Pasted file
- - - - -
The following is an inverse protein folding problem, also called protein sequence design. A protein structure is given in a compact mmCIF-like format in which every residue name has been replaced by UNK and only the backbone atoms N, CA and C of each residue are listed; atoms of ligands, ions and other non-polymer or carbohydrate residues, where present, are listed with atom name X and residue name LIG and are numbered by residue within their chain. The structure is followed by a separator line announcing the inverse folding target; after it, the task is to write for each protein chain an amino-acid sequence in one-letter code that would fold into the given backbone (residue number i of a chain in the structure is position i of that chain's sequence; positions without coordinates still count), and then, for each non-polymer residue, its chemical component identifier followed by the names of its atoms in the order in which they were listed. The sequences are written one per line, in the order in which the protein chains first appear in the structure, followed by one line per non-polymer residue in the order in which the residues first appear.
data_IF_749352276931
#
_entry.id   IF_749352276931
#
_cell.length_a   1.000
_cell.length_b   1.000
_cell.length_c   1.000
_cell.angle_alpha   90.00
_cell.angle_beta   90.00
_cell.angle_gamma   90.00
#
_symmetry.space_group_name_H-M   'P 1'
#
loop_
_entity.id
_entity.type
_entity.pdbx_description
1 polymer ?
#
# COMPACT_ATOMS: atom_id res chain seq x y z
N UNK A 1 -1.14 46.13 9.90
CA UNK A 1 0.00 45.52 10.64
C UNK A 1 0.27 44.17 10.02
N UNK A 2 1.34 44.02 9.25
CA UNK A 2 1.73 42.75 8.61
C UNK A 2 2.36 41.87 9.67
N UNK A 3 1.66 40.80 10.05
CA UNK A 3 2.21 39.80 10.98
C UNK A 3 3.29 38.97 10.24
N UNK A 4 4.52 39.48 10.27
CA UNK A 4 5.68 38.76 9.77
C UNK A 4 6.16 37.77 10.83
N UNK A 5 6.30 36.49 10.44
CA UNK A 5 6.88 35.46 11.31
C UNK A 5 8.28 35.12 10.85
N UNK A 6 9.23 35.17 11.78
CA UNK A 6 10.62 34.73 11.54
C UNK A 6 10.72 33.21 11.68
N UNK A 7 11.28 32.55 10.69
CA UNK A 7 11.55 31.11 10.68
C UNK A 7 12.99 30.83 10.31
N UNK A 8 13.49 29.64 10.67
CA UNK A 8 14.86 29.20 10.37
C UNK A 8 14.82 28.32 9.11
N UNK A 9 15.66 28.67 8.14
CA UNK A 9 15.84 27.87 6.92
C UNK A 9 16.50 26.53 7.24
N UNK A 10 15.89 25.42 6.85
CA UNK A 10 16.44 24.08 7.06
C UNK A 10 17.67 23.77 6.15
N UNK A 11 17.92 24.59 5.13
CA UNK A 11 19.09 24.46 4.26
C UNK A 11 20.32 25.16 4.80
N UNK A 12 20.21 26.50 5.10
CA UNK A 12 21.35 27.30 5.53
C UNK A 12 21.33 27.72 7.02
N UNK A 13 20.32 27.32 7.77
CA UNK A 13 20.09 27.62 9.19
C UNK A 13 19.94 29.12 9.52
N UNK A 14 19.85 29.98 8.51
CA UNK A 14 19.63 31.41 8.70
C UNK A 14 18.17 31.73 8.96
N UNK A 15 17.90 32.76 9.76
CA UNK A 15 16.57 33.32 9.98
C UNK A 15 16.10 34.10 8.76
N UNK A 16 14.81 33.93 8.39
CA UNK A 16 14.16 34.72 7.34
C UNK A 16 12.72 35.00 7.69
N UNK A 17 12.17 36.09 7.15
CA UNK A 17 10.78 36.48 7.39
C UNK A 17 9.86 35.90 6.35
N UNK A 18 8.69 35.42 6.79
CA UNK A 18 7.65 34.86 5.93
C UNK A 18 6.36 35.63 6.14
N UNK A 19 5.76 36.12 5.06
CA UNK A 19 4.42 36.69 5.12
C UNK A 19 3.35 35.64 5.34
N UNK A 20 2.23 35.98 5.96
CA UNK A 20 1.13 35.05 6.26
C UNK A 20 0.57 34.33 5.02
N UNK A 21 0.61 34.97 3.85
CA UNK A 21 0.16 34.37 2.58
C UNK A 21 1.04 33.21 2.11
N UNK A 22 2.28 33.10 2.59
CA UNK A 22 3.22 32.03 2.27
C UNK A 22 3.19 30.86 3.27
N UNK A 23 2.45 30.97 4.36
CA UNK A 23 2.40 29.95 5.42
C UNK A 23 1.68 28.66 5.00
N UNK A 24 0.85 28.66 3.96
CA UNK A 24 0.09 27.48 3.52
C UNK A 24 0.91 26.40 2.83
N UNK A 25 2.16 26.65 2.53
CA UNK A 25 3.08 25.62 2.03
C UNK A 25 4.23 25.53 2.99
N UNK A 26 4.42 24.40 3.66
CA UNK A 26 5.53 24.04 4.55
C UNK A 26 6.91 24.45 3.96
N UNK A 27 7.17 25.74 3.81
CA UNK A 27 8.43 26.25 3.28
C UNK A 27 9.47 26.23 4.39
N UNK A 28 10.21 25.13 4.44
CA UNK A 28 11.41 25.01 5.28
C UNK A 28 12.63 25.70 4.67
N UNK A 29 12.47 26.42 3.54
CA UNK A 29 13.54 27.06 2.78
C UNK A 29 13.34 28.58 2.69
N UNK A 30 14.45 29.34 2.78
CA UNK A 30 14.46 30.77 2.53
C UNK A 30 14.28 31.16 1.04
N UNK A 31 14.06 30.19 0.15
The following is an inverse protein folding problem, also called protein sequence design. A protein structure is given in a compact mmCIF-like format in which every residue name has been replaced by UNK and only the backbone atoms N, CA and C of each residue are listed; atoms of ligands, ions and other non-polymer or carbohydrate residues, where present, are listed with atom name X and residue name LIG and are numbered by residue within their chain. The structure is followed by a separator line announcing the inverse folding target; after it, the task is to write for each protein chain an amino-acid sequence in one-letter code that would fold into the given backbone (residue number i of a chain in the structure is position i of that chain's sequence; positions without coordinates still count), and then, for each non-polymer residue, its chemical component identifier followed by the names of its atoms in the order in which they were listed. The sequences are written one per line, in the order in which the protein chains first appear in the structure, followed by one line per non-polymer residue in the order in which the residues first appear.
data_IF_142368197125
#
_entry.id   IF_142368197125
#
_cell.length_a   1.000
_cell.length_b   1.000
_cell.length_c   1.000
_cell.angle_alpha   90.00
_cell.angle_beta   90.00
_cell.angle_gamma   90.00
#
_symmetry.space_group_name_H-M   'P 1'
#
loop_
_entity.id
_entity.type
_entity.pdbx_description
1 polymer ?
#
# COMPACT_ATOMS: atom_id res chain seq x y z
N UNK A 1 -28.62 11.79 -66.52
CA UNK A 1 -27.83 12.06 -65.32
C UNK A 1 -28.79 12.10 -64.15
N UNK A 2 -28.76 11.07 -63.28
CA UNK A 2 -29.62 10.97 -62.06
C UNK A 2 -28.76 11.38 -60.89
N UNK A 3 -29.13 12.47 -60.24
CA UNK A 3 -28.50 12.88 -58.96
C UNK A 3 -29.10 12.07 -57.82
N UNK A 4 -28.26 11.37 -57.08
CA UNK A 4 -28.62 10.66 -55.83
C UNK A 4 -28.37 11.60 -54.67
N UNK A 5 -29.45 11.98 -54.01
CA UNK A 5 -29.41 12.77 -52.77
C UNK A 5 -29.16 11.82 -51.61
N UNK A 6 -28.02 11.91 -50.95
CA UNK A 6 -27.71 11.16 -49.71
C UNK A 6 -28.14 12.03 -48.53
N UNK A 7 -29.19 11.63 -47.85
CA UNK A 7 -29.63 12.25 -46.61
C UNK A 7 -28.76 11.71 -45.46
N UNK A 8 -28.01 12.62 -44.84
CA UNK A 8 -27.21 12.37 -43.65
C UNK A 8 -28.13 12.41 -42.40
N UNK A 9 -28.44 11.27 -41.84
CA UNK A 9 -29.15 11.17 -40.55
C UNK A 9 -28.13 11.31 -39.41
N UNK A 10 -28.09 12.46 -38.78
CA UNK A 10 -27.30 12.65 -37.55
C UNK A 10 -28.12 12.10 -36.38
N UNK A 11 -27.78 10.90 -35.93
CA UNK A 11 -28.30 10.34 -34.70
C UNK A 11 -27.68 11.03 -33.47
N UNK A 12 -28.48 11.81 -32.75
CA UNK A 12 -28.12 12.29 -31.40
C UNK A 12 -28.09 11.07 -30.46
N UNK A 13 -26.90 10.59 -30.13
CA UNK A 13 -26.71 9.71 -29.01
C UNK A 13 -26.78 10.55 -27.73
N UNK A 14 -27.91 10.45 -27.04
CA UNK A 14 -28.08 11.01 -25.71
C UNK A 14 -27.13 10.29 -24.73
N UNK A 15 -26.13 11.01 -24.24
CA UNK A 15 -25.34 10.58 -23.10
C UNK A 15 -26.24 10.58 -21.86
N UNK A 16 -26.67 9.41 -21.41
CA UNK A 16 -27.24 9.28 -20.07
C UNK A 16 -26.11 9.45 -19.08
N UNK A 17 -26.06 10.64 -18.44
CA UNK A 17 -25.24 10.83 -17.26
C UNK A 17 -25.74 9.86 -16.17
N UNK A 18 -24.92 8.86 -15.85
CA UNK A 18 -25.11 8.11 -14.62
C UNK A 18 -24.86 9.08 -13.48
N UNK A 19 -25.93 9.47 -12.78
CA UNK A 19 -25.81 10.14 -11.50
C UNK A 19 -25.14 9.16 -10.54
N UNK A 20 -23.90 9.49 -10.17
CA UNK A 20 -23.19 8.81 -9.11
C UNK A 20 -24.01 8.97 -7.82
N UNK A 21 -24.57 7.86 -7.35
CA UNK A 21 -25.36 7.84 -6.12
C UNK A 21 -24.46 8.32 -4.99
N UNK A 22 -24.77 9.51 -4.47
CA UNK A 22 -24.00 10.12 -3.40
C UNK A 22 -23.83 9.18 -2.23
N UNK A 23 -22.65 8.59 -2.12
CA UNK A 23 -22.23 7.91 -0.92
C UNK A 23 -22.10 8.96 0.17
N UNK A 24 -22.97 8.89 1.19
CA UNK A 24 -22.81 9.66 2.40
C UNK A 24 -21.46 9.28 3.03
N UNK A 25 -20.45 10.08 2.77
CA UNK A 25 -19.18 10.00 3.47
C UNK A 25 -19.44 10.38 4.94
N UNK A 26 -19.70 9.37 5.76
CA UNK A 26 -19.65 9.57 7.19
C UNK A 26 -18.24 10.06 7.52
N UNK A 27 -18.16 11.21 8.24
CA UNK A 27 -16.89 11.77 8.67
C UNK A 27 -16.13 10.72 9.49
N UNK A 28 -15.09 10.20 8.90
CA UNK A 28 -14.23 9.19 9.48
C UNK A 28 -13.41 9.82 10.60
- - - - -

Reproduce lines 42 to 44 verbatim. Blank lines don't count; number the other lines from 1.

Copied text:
C UNK A 7 12.99 30.83 10.31
N UNK A 8 13.49 29.64 10.67
CA UNK A 8 14.86 29.20 10.37